Pakistani Foreign Minister Khursheed Kasuri has arrived in the Indian capital for talks as both countries vow not to let terrorist attacks undermine an ongoing peace process. Anjana Pasricha reports for VOA from New Delhi that Indian police have released sketches of two men suspected of involvement in deadly bombings that killed 68 people on a train bound from New Delhi to Pakistan.
Indian police have prepared sketches of two suspects, who they say boarded the train in New Delhi, but jumped off about 15 minutes before two bombs sparked a fire in two cars.
Senior police official Sharad Kumar says the men got off after an argument with the conductor, saying they were on the wrong train.
"The first person was ... plumpish, having mustache, he was wearing a shirt, pant and a jacket ... as per the eyewitness ... the second person was in the age group of 26-27 years, he was slim, and he was wearing a muffler on the head ... and they were speaking a local language," Kumar says.
Police have recovered a suitcase packed with plastic bottles filled with kerosene and petrol, and digital timers from the site of the blasts.
Mr. Kumar says the explosions were carried out by a militant group, but police do not know which outfit was involved.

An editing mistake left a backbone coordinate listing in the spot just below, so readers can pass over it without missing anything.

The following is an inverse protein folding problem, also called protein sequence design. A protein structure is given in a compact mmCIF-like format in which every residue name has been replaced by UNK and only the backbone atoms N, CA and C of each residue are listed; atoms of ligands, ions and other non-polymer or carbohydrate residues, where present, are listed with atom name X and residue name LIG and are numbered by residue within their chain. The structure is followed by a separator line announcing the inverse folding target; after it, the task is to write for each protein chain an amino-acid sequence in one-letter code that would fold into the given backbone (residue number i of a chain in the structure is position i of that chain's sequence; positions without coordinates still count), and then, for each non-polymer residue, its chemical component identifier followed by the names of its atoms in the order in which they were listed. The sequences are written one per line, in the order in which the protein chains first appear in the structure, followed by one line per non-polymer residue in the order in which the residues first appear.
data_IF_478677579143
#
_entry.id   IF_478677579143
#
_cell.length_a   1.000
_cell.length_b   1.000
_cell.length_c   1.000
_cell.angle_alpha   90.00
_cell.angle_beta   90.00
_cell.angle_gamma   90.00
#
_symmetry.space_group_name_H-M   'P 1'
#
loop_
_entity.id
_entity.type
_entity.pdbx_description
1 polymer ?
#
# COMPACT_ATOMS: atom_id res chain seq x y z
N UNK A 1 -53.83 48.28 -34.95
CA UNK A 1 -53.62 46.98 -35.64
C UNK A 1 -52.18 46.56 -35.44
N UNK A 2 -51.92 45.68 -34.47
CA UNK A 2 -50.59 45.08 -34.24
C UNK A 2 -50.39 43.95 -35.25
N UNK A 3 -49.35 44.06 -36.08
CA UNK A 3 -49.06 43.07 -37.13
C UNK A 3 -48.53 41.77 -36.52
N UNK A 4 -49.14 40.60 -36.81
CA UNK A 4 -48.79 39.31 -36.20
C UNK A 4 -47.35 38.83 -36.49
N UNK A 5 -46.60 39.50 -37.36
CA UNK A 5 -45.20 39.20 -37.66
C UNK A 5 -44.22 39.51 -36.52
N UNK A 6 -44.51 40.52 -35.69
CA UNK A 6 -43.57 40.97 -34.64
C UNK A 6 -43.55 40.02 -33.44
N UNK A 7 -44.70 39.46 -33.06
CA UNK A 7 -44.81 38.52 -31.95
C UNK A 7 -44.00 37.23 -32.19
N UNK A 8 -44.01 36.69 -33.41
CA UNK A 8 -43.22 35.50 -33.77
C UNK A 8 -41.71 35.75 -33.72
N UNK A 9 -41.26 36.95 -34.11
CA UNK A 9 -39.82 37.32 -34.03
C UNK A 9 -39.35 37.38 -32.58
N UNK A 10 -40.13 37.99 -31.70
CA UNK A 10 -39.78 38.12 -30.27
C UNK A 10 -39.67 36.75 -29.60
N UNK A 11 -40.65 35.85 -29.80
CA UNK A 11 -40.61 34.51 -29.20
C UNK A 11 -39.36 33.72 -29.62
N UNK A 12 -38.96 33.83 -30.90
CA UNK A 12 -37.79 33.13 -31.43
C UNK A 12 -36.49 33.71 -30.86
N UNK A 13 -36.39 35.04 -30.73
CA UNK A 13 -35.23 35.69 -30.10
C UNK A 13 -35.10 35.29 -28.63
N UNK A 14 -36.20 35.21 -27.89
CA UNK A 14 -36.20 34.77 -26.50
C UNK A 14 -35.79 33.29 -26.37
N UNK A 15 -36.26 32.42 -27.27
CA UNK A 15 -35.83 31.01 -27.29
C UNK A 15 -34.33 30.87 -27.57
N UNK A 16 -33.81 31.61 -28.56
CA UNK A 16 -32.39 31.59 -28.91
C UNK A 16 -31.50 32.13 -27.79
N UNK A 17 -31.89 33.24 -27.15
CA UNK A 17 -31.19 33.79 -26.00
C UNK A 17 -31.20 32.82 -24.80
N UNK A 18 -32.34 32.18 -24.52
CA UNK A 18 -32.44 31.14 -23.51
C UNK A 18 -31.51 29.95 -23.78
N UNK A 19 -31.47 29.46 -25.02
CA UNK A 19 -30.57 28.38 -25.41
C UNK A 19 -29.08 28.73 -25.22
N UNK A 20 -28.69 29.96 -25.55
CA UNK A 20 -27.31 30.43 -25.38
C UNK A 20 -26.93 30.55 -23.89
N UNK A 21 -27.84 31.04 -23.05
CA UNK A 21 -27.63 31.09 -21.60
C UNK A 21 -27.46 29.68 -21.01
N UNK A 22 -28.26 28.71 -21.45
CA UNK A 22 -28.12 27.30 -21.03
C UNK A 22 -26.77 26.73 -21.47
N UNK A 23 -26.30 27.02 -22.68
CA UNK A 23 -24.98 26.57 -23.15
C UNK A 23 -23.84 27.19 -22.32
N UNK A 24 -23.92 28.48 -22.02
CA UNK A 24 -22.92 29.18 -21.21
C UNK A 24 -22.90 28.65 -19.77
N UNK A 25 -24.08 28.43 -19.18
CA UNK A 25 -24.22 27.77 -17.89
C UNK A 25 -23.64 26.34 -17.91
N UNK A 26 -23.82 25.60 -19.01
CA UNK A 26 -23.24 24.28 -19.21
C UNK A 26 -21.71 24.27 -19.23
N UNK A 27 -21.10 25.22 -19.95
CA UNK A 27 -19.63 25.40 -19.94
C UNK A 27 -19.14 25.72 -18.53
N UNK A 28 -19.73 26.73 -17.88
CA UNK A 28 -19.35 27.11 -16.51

The bombs exploded Sunday midnight, about an hour after the train had left the Indian capital for the Pakistani city of Lahore. Many Pakistani nationals died in the attack.
As investigators pursued all leads, Pakistani Foreign Minister Khursheed Kasuri arrived in New Delhi for a previously scheduled round of peace talks. He stressed the need for both countries to work together to fight terror after visiting injured Pakistani nationals in a Delhi hospital.
"Incidents like these, which are very heart-rending and which affect both countries and both peoples can only add to the urgency of the need for cooperation," Kasuri says. "Terrorism has become a world wide phenomenon and we will need to cooperate with each other."
Kasuri will meet his Indian counterpart Pranab Mukherjee on Wednesday to review key issues such as their dispute over Kashmir. The two countries are also expected to sign an agreement on nuclear weapons security. Officials say terror will be an important issue following the train attacks.
Officials on both sides say the attack was timed before the Pakistani minister's arrival to derail their improving relationship. But both countries have vowed to push ahead with peace talks.
Unlike the past, New Delhi has avoided any finger-pointing at Pakistan-based Islamic militant groups, which have been blamed for previous terror attacks in India.
The Delhi-Lahore train service was restored in 2004 as part of a peace process that has moved slowly, but helped lower tensions between the nuclear rivals.